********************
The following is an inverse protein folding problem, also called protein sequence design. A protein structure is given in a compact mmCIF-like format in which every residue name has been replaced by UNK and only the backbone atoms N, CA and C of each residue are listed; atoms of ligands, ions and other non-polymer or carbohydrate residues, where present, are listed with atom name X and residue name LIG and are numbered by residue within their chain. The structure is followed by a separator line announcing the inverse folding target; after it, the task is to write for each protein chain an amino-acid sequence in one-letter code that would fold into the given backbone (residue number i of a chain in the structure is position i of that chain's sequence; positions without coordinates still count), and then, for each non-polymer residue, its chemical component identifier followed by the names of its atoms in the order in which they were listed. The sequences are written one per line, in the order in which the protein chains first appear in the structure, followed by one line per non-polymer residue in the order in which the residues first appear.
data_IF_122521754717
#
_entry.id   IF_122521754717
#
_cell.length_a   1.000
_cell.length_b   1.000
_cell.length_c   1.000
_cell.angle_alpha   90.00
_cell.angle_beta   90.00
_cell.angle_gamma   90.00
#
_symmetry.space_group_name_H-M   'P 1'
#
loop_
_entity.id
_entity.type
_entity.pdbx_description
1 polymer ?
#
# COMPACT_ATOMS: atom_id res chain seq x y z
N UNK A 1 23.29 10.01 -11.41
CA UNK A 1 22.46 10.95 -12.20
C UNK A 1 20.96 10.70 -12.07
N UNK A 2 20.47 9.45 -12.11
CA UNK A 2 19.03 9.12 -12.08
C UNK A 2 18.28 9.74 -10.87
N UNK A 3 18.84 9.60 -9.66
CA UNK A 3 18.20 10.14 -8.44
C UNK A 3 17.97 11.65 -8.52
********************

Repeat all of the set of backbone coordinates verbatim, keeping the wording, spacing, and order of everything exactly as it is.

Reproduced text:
The following is an inverse protein folding problem, also called protein sequence design. A protein structure is given in a compact mmCIF-like format in which every residue name has been replaced by UNK and only the backbone atoms N, CA and C of each residue are listed; atoms of ligands, ions and other non-polymer or carbohydrate residues, where present, are listed with atom name X and residue name LIG and are numbered by residue within their chain. The structure is followed by a separator line announcing the inverse folding target; after it, the task is to write for each protein chain an amino-acid sequence in one-letter code that would fold into the given backbone (residue number i of a chain in the structure is position i of that chain's sequence; positions without coordinates still count), and then, for each non-polymer residue, its chemical component identifier followed by the names of its atoms in the order in which they were listed. The sequences are written one per line, in the order in which the protein chains first appear in the structure, followed by one line per non-polymer residue in the order in which the residues first appear.
data_IF_122521754717
#
_entry.id   IF_122521754717
#
_cell.length_a   1.000
_cell.length_b   1.000
_cell.length_c   1.000
_cell.angle_alpha   90.00
_cell.angle_beta   90.00
_cell.angle_gamma   90.00
#
_symmetry.space_group_name_H-M   'P 1'
#
loop_
_entity.id
_entity.type
_entity.pdbx_description
1 polymer ?
#
# COMPACT_ATOMS: atom_id res chain seq x y z
N UNK A 1 23.29 10.01 -11.41
CA UNK A 1 22.46 10.95 -12.20
C UNK A 1 20.96 10.70 -12.07
N UNK A 2 20.47 9.45 -12.11
CA UNK A 2 19.03 9.12 -12.08
C UNK A 2 18.28 9.74 -10.87
N UNK A 3 18.84 9.60 -9.66
CA UNK A 3 18.20 10.14 -8.44
C UNK A 3 17.97 11.65 -8.52